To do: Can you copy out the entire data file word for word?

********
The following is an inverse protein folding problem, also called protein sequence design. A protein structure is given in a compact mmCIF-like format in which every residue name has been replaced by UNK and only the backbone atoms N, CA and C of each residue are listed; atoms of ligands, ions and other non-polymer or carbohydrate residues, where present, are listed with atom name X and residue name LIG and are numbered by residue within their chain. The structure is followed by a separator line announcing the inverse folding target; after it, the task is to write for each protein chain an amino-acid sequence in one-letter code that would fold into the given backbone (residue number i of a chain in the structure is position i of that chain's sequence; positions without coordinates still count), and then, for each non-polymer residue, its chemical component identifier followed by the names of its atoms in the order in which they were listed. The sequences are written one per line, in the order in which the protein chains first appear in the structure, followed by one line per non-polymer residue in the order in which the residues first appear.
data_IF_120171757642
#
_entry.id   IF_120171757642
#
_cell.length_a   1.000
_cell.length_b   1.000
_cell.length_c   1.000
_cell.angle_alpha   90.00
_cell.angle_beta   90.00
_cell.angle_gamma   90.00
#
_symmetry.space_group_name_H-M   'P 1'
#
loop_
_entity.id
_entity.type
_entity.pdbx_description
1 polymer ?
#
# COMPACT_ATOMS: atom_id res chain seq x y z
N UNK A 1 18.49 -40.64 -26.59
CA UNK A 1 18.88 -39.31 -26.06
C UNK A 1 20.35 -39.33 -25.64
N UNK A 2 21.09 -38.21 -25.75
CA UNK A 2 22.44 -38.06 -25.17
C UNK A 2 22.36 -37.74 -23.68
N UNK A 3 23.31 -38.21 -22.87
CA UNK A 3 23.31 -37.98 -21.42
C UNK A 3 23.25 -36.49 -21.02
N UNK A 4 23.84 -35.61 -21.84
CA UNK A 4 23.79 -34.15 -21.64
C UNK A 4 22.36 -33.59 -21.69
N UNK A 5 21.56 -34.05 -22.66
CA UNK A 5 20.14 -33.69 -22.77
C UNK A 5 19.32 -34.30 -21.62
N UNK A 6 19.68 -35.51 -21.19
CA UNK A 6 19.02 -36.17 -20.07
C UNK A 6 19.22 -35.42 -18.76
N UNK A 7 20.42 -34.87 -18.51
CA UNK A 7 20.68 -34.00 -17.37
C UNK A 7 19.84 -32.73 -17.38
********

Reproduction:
The following is an inverse protein folding problem, also called protein sequence design. A protein structure is given in a compact mmCIF-like format in which every residue name has been replaced by UNK and only the backbone atoms N, CA and C of each residue are listed; atoms of ligands, ions and other non-polymer or carbohydrate residues, where present, are listed with atom name X and residue name LIG and are numbered by residue within their chain. The structure is followed by a separator line announcing the inverse folding target; after it, the task is to write for each protein chain an amino-acid sequence in one-letter code that would fold into the given backbone (residue number i of a chain in the structure is position i of that chain's sequence; positions without coordinates still count), and then, for each non-polymer residue, its chemical component identifier followed by the names of its atoms in the order in which they were listed. The sequences are written one per line, in the order in which the protein chains first appear in the structure, followed by one line per non-polymer residue in the order in which the residues first appear.
data_IF_120171757642
#
_entry.id   IF_120171757642
#
_cell.length_a   1.000
_cell.length_b   1.000
_cell.length_c   1.000
_cell.angle_alpha   90.00
_cell.angle_beta   90.00
_cell.angle_gamma   90.00
#
_symmetry.space_group_name_H-M   'P 1'
#
loop_
_entity.id
_entity.type
_entity.pdbx_description
1 polymer ?
#
# COMPACT_ATOMS: atom_id res chain seq x y z
N UNK A 1 18.49 -40.64 -26.59
CA UNK A 1 18.88 -39.31 -26.06
C UNK A 1 20.35 -39.33 -25.64
N UNK A 2 21.09 -38.21 -25.75
CA UNK A 2 22.44 -38.06 -25.17
C UNK A 2 22.36 -37.74 -23.68
N UNK A 3 23.31 -38.21 -22.87
CA UNK A 3 23.31 -37.98 -21.42
C UNK A 3 23.25 -36.49 -21.02
N UNK A 4 23.84 -35.61 -21.84
CA UNK A 4 23.79 -34.15 -21.64
C UNK A 4 22.36 -33.59 -21.69
N UNK A 5 21.56 -34.05 -22.66
CA UNK A 5 20.14 -33.69 -22.77
C UNK A 5 19.32 -34.30 -21.62
N UNK A 6 19.68 -35.51 -21.19
CA UNK A 6 19.02 -36.17 -20.07
C UNK A 6 19.22 -35.42 -18.76
N UNK A 7 20.42 -34.87 -18.51
CA UNK A 7 20.68 -34.00 -17.37
C UNK A 7 19.84 -32.73 -17.38